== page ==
Monday, January 19, 2009

Location, Location, Location

Yes, we all know that to be an important factor in the real estate game, but is it an important part of writing a story? You bet it is. In my opinion however, I think there are different things to think about when choosing a primary location when you are writing horror vs. crime fiction.

When it comes to horror, there is always the option of creating a ficticious town or city with points of reference that have no bearing on reality. In some ways, that does help to make the 'horror situation' a bit more believable, I think. Of course, that all depends on what type of horror story you're writing. If you're writing about creatures and the like, sometimes it comes across a little bit better when you've made up the locale. If a real place is referenced though, it is very important to be as accurate as you can be. Make sure you are very familiar with the city and its streets and landmarks because when you run into a reader that's from that place, trust me - they will catch any and all mistakes should you make any. So and so street doesn't run east and west - it runs north and south, or such and such hotel is off main street, not on it. Once something like that happens, you've lost the reader and then it won't matter how good the rest of the story is. They won't read any more of it. I sure wouldn't.

You also have to make sure that whatever real places you reference can accommodate the horror you are bringing to it. Be careful when you decide to have to evil spirits duke it out downtown and turn landmarks into dust. It's a bit easier for the mind to conjure up a picture like that when it's occurring on main street in 'insert your town name here' as opposed to on main street in Seattle.

When planning a primary location for a horror story, consider first what type and what magnitude of horror you plan to inflict on it. That should assist you in making the decision as to whether you should scope out a map, or pull a name out of the air.

When it comes to crime fiction however, I think it's a whole different ballgame. You have pretty much a free reign when it comes to this genre. I personally have always been intrigued with the nameless, rainy, always-on-the-edge-of-nightfall type of place. This type of location seems to invite any and all types of crime. You don't have to be concerned with what hotel the killer is hiding in or what streets the police are staking out. Make them up as you go along. Concentrate on the characters, the events, the suspense, the chase... If you are going to use a real place to base your story in, that works really well for crime fiction since crime can happen anywhere. Too, you don't have to limit yourself to certain types of crimes or certain types of criminals either. Anything goes. But again, I cannot stress enough the importance of accuracy.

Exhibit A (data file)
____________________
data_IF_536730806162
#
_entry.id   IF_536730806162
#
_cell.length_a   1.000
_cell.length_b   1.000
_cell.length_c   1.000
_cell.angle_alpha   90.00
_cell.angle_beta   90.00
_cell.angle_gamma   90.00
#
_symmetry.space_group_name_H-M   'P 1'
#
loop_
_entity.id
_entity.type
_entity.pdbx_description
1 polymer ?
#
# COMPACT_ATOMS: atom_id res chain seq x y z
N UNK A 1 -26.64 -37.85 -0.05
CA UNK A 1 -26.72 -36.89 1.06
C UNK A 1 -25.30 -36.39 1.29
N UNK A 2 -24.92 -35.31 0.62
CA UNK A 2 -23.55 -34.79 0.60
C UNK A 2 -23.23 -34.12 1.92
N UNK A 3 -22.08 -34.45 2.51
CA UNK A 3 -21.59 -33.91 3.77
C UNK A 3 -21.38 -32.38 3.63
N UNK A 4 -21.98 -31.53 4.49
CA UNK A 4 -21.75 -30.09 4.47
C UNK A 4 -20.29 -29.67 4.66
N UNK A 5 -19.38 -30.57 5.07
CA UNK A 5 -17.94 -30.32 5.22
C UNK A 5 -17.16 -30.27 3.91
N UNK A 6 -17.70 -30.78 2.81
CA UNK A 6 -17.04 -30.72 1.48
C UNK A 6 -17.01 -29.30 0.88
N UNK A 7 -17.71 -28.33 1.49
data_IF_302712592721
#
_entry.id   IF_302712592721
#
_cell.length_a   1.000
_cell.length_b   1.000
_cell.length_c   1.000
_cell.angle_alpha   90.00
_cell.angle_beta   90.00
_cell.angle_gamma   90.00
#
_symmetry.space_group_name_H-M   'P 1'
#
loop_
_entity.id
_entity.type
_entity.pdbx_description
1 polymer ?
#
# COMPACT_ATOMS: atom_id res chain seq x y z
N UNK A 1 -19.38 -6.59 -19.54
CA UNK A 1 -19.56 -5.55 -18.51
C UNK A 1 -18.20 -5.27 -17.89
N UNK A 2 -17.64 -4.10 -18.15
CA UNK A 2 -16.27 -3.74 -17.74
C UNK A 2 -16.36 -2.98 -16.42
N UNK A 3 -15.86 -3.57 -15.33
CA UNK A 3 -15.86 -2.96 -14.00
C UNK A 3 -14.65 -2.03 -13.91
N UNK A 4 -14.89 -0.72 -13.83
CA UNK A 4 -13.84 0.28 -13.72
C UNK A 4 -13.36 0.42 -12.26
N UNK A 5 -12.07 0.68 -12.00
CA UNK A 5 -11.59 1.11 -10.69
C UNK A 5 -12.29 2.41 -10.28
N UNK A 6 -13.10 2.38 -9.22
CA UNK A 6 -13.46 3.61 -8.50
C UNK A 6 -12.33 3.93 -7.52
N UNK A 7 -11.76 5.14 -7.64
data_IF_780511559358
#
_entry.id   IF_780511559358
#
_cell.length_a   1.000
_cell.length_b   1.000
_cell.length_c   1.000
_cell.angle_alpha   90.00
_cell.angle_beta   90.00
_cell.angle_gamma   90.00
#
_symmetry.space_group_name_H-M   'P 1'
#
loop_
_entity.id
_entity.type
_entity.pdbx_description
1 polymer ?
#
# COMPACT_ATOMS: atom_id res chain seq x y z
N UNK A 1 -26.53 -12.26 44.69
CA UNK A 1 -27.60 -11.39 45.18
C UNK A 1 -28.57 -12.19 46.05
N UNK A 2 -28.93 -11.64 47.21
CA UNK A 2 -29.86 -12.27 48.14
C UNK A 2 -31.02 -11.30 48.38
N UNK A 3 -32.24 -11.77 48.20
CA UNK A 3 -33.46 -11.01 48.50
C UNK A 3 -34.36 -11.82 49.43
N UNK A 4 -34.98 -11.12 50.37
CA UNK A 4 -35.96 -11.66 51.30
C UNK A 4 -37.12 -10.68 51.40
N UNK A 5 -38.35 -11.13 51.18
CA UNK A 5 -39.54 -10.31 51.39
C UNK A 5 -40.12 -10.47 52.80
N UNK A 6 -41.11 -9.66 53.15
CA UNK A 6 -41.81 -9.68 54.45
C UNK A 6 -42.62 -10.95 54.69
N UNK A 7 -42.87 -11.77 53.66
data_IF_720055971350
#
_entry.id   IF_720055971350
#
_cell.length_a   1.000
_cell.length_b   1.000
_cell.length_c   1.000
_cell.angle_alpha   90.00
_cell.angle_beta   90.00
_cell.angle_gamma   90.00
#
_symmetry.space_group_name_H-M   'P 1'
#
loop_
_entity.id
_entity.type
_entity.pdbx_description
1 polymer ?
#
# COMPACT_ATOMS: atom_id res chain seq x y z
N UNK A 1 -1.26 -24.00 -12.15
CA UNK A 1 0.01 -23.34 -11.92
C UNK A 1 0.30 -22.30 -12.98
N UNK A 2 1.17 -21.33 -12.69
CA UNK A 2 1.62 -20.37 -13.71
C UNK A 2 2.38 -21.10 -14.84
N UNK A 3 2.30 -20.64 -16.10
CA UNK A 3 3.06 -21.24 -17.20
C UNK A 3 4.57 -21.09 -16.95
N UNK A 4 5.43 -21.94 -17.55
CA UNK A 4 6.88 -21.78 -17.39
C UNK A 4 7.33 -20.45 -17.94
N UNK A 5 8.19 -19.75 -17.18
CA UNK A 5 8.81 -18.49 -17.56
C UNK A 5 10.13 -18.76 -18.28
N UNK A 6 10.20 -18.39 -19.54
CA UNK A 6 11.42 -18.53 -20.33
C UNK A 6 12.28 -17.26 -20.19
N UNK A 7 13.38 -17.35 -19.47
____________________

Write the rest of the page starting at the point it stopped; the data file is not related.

With crime fiction, you are not dealing with giant lizards or ghosts from the great beyond. You are writing about people. Now your criminals are going to be crazy, cruel, clever, psychotic, dangerous, whatever qualities you decide to give them, but remember, they will still be people. I think the reader will be much more sensitive to the accuracy of a location when the human element is involved. They will not be caught up in so and so's sharp talons or capabilities with casting spells. They will be paying very close attention to what apartment building the victim lives in that the killer is stalking. Maybe they were born there. Or, they will be trying to picture themselves standing in line at the bank on the corner of wherever when the armed robbers storm in, since they just opened an account there last week.

Again, if you plan to use real places, never guess and hope no one will notice. People love to read stories that are based in their home state, city, town, whatever, and they will be watching you like a hawk to make sure you did the place justice. Make up your locations from start to finish or do plenty of research or even visit the place you decide to use to familiarize yourself with it and those who live there. That's important too, you see, if you want to keep it believable. If people who live in a small town are a very close-knit group and hesitant to accept outsiders, you wouldn't want to have your character arrive one morning and be greeted with open arms and a ticker-tape parade. It just won't do.

Whatever genre you're working with, your base location is very important. It will not only help you to grab your readers, it will most certainly help you to hold on to them too.


  1. I so know what you mean. It's one of the reasons I've spent years researching the holy lands because I can't actually go there but I know I have to get it right even if my subject is set 2000 years ago. People know their regions and they are turned off by writers who don't do their homework. The movie Harry and the Hendersons was a fun family movie for my girls but it irked me something fierce because they moved around freeway signs and the geography of Seattle and the Pacific Northwest and as much as I enjoy other parts of the movie I generally skip the whole thing. Yes, know your location and learn it well enough to live there without maps.

  2. Sherey, you really said it. "know your location and learn it well enough to live there without maps".

    As writers, we want everybody to read our stories and novels, and that means everybody from everywhere. All it is going to take is one reader from the city we use and mess up on the streets or bridge placement, then comes the best (or worst, depending) publicity, that of 'word of mouth', and the potential is there to lose a whole crowd of everybody's out there.

    I use made up towns and so on, and I can only hope none of the names I use EVER really correspond to a real one that even barely resembles mine!